On March 21, 2017, the U.S. Department of Homeland Security (DHS) issued a directive that bans carrying any electronic device larger than a cellular or smartphone into an airplane cabin in U.S. inbound flights that originate from certain countries. Affected devices include laptops, tablets, e-readers, cameras, portable DVD players, electronic game units (larger than a phone), and travel printers and scanners.
The ban affects only flights from 10 international airports in Egypt, Jordan, Kuwait, Morocco, Qatar, Saudi Arabia, Turkey and the United Arab Emirates. Domestic U.S. flights and flights departing the United States are not affected.
Airlines are expected to comply with this directive by March 25, 2017. The directive will remain in force indefinitely, until the threat currently perceived by DHS diminishes.
Impact on Employers
- Employers should review their travel procedures to evaluate whether their personnel may be affected by this directive.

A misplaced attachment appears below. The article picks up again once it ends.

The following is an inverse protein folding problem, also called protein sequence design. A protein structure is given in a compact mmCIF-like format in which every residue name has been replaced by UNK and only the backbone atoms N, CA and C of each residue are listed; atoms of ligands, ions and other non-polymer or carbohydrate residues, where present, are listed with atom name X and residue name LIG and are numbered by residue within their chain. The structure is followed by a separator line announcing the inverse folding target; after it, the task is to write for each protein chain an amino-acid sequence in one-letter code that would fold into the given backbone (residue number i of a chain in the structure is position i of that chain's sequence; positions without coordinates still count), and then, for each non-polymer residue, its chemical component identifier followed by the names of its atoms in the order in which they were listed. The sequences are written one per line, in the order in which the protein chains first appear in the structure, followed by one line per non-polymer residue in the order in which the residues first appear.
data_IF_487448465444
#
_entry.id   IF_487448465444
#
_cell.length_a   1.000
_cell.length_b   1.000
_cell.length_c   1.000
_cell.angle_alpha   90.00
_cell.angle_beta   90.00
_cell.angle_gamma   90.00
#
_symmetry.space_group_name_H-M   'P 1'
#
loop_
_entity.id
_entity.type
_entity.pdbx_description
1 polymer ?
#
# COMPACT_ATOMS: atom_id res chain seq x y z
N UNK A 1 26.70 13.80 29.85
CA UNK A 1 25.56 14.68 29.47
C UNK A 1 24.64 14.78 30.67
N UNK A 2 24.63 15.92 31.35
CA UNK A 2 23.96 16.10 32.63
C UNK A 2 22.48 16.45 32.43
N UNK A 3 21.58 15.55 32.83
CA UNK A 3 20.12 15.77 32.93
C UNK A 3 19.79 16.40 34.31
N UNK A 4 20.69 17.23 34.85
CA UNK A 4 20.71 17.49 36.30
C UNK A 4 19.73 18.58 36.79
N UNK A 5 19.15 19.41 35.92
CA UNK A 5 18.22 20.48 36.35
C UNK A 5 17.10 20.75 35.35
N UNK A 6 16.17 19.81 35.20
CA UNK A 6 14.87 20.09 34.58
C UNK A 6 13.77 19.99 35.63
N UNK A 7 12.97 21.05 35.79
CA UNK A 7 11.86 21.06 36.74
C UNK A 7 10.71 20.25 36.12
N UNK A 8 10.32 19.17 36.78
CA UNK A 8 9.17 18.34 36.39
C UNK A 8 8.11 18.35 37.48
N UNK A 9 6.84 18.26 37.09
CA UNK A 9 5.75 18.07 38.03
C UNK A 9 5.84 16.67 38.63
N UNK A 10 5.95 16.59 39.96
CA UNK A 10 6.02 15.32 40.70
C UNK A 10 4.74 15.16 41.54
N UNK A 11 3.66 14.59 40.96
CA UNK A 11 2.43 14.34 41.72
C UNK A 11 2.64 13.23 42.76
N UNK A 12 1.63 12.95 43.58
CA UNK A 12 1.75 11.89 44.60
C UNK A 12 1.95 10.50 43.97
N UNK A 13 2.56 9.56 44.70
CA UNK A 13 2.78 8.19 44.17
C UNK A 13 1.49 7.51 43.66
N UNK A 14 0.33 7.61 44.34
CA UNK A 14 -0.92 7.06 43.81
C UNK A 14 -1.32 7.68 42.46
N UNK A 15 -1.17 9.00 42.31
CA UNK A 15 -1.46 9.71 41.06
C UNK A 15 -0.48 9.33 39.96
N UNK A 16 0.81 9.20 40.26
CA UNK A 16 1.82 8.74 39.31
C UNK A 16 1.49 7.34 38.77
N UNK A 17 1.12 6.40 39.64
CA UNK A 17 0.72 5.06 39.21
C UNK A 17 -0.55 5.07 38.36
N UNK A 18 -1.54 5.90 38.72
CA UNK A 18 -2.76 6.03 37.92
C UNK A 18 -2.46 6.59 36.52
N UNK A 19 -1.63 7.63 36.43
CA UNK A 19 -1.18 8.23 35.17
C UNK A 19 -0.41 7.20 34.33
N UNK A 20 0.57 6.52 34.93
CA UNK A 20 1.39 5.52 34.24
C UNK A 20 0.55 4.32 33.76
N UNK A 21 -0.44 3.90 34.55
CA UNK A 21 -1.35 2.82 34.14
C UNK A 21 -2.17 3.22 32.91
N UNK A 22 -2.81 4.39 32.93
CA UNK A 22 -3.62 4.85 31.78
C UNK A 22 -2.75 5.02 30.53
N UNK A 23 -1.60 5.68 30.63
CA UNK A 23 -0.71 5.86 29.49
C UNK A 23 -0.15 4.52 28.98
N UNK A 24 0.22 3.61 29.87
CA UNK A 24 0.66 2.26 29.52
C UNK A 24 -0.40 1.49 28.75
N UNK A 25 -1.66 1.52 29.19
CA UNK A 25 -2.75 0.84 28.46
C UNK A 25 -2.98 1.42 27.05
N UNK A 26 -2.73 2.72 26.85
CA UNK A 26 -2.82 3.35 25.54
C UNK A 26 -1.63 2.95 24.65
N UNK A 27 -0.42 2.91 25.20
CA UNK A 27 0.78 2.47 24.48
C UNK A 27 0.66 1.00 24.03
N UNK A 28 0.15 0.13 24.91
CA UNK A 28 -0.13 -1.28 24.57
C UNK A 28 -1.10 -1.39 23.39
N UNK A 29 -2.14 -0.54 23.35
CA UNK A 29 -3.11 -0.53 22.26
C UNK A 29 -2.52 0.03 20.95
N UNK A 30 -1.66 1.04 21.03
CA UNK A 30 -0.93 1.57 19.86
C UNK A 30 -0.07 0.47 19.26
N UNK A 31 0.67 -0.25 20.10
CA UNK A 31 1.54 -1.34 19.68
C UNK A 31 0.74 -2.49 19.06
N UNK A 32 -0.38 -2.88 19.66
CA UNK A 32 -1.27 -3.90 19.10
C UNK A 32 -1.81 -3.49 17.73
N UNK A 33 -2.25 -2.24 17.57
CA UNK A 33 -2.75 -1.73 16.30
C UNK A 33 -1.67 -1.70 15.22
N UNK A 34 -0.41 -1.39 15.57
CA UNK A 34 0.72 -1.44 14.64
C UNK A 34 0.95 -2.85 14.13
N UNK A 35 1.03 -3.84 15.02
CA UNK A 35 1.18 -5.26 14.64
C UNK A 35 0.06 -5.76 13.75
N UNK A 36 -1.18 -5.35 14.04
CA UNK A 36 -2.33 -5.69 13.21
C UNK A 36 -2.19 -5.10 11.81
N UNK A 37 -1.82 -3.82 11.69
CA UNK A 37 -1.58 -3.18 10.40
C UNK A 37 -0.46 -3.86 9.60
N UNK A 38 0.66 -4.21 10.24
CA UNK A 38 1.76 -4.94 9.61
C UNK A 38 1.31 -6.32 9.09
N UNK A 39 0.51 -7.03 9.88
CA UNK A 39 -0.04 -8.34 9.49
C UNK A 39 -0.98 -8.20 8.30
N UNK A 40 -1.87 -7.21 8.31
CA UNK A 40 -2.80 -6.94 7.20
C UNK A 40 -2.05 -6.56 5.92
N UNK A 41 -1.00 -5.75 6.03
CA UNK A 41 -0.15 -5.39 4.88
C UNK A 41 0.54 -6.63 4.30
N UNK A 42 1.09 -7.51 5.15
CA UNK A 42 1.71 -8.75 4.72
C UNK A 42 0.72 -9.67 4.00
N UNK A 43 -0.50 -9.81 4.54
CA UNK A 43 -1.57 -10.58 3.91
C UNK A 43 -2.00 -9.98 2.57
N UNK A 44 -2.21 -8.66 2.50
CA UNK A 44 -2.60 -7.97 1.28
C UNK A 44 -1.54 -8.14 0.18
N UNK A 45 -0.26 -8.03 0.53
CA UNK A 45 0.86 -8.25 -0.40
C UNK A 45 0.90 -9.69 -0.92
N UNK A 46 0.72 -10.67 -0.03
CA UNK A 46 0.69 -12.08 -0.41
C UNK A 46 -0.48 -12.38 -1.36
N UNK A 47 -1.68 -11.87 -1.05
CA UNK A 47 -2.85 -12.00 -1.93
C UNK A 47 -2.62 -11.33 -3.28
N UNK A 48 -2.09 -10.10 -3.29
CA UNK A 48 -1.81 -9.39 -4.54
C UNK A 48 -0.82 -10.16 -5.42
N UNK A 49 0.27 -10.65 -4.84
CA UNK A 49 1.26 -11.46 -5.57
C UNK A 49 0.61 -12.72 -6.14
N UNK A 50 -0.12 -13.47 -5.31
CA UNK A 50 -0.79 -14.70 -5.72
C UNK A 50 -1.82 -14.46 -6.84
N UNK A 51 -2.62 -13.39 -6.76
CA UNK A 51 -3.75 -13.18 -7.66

- Employers should ensure that affected employees are aware of the directive so they can plan ahead with respect to electronic devices (such as checking luggage).
The Electronic Device Ban
The ban requires affected passengers to check affected electronic devices with their luggage. This means that affected passengers will not be able to carry affected devices with them into the cabin or simply store them in their carry-on luggage. DHS explained that the directive was issued to prevent possible terrorists from smuggling explosive devices in various consumer items.
Please visit the DHS website or consult the corresponding FAQs for more information regarding this directive.